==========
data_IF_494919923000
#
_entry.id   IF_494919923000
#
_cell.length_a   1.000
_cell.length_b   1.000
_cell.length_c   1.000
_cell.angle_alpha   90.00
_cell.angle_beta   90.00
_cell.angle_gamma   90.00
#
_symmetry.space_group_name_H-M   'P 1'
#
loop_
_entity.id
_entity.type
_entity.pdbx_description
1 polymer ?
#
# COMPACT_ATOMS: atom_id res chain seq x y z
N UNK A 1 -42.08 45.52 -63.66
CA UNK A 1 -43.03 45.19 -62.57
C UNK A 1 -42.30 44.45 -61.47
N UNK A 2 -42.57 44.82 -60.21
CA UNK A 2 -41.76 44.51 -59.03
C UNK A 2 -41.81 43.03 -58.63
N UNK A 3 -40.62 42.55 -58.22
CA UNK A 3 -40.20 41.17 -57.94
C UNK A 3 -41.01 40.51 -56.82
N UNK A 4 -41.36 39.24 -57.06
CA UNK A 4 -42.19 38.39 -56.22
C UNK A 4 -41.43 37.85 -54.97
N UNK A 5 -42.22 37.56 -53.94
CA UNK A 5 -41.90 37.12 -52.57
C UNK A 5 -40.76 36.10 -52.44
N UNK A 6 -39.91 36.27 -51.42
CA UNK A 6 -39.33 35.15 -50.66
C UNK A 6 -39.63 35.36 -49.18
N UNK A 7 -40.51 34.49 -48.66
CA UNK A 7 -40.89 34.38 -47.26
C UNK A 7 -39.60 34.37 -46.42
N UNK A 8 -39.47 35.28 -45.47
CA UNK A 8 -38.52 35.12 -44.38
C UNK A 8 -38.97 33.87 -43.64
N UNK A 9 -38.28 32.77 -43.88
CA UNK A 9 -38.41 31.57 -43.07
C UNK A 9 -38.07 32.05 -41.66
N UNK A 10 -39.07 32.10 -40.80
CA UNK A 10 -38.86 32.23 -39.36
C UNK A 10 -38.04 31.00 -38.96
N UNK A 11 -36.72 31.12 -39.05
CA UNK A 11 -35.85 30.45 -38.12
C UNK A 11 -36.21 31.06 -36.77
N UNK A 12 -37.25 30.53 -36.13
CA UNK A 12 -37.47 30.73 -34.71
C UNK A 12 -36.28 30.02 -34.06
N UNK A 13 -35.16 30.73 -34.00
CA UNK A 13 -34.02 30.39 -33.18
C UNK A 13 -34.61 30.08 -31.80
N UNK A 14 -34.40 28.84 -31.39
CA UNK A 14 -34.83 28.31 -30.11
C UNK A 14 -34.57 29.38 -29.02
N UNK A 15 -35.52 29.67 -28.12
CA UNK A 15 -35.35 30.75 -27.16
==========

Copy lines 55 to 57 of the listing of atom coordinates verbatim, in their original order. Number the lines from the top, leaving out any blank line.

CA UNK A 12 -37.47 30.73 -34.71
C UNK A 12 -36.28 30.02 -34.06
N UNK A 13 -35.16 30.73 -34.00